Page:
John Carroll is the editor and executive vice president of the Los Angeles Times. Throughout his four decades of newspaper work, Carroll has been a respected leader, admired throughout the industry for his considerable journalistic talents, as well as for his integrity and deep commitment to press freedom and fairness. Carroll was a Nieman Fellow at Harvard University, served on the Pulitzer Prize board from 1994 to 2003, and was chairman of the Pulitzer Prize board in 2002.
The Tribune Company recruited Carroll in April 2000 to take over a distinguished but demoralized newsroom in Los Angeles. At the Times, hard hit by public criticism of an advertising arrangement, Carroll moved steadily to restore the newsroom's self-confidence. Carroll placed a high priority on investigative journalism and scrupulous editing. He also revamped the newsroom management and the paper's design to include more prominent exposure for international coverage.
He has served as the newspaper's chief advocate--defending its Middle East coverage, for example, when readers organized a boycott--as well as its chief critic, reproving his publication for liberal bias in its coverage of an abortion story this spring. In 2004, five journalists at the Los Angeles Times won Pulitzer Prizes, prominently affirming the Times' place as a top U.S. newspaper.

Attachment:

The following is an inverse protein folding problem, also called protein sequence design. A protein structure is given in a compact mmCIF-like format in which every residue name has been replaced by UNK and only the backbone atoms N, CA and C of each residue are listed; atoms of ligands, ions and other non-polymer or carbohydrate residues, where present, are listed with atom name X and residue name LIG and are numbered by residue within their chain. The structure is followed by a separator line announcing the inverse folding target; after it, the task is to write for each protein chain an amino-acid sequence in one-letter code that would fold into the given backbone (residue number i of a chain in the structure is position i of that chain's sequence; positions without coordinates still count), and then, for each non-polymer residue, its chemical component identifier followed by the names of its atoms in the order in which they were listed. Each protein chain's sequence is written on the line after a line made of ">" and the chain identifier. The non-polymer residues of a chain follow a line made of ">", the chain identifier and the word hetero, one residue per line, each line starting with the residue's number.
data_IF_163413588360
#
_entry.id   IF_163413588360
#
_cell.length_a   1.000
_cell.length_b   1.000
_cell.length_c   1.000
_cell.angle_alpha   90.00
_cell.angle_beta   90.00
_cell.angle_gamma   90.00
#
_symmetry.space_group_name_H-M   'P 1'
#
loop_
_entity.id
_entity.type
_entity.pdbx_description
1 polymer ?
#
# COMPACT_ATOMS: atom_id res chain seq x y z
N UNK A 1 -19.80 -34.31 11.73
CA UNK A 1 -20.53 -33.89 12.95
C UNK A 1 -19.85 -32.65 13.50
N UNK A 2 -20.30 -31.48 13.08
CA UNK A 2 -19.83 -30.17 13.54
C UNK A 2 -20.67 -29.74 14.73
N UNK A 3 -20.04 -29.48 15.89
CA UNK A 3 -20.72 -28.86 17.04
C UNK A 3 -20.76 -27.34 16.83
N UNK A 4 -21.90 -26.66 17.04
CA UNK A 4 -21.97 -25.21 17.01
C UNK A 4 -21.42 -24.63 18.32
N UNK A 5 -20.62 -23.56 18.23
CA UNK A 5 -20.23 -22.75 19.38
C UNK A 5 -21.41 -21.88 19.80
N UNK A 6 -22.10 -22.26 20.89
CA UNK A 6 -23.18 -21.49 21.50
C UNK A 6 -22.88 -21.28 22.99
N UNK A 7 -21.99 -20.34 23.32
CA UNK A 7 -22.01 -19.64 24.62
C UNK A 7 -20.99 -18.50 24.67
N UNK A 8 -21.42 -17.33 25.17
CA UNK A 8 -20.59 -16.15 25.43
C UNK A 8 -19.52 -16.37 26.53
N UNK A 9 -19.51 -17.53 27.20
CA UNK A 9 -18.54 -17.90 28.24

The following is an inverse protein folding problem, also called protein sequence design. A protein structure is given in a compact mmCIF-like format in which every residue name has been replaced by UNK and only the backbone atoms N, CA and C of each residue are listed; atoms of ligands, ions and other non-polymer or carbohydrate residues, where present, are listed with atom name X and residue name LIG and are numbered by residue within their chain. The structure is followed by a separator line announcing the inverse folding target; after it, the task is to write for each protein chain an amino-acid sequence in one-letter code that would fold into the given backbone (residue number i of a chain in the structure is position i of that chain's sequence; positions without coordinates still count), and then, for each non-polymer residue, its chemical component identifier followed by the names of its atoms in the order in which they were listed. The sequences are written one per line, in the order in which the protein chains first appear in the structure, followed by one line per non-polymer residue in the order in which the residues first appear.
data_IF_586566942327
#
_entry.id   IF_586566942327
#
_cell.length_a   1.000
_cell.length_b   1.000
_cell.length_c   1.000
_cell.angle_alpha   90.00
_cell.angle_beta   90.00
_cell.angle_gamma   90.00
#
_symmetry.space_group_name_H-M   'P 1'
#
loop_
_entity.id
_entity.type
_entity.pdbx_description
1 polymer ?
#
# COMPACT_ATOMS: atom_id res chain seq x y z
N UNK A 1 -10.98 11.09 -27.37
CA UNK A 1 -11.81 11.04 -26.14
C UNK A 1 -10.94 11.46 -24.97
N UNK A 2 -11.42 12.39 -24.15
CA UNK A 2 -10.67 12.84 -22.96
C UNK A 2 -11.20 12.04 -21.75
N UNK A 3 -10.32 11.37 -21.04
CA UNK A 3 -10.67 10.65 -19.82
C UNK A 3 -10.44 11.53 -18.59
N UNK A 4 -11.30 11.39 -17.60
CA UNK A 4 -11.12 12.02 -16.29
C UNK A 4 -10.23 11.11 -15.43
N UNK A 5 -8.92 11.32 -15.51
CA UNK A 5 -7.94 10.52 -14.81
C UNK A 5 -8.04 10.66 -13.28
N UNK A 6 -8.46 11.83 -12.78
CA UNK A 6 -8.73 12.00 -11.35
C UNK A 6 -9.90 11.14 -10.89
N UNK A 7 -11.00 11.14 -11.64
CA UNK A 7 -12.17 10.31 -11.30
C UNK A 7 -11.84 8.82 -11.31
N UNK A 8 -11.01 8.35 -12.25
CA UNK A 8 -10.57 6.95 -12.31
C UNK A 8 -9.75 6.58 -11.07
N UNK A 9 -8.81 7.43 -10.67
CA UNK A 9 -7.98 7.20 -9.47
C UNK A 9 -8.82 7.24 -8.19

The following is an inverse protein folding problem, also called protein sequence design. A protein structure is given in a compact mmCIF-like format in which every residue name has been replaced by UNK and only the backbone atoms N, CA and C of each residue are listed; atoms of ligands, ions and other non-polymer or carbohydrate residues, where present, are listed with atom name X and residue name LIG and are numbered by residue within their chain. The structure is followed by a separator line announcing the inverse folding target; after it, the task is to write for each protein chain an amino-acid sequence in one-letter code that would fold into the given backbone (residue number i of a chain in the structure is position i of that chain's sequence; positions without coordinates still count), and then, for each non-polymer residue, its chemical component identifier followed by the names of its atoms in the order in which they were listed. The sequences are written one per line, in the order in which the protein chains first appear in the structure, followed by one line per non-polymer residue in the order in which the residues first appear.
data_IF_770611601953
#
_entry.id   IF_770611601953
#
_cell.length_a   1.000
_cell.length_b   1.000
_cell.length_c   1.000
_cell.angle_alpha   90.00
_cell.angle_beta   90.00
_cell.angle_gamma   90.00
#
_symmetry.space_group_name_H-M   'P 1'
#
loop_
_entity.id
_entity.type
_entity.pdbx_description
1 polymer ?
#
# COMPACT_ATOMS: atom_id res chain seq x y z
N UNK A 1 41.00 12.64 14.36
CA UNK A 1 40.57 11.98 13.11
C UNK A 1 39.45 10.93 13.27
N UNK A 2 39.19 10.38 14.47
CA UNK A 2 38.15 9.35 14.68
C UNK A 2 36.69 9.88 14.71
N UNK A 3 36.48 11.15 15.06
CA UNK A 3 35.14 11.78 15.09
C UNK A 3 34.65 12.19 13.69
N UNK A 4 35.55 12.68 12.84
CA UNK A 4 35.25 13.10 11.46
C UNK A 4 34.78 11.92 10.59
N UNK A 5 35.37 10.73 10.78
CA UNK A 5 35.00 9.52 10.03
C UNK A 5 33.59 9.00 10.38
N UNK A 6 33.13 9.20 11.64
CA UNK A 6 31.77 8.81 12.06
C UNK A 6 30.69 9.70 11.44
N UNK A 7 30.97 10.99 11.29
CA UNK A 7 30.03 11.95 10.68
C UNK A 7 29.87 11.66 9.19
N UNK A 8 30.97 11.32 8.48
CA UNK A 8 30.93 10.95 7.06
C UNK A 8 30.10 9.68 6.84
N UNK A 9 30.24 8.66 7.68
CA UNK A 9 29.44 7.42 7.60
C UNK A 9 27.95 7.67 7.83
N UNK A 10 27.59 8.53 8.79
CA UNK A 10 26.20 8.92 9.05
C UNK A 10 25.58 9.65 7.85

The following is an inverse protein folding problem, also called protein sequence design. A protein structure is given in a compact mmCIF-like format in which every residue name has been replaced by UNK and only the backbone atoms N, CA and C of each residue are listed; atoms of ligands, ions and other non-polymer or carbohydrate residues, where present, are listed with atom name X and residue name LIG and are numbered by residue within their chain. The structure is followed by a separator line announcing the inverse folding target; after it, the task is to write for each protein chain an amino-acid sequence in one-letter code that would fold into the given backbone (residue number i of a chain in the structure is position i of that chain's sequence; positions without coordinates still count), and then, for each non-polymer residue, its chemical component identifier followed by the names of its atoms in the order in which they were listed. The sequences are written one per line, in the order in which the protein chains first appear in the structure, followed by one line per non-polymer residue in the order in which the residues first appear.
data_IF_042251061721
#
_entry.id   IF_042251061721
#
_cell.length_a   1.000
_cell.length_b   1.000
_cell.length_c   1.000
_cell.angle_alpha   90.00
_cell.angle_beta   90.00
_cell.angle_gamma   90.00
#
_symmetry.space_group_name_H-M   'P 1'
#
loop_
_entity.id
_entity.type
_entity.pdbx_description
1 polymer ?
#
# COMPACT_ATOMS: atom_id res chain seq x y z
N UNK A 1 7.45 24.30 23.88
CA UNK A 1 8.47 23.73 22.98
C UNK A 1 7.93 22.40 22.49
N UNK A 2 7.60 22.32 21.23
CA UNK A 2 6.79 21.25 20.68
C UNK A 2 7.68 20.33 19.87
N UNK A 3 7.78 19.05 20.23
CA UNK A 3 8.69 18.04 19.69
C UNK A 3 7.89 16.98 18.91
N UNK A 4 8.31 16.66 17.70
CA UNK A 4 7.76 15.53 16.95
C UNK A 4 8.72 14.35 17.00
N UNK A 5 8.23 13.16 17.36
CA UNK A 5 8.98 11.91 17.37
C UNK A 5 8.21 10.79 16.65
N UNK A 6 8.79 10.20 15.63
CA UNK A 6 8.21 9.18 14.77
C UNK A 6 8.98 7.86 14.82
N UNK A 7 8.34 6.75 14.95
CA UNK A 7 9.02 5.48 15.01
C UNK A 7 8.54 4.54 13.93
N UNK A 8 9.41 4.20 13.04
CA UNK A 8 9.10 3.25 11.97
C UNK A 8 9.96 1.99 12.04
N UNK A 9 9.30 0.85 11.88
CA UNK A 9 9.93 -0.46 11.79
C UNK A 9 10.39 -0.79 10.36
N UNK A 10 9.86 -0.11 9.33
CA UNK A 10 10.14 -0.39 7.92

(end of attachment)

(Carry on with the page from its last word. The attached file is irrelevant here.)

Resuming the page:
Carroll began his reporting career at Rhode Island's Providence Journal-Bulletin before moving to The Baltimore Sun, where his beats included Vietnam, the Middle East, and the White House. In 1972, he joined The Philadelphia Inquirer as an editor. During the next 30 years, his name became synonymous with vibrant, investigative journalism and leadership that enlivened Kentucky's Lexington Herald-Leader, The Baltimore Sun, and the Los Angeles Times, as well as the communities they serve.
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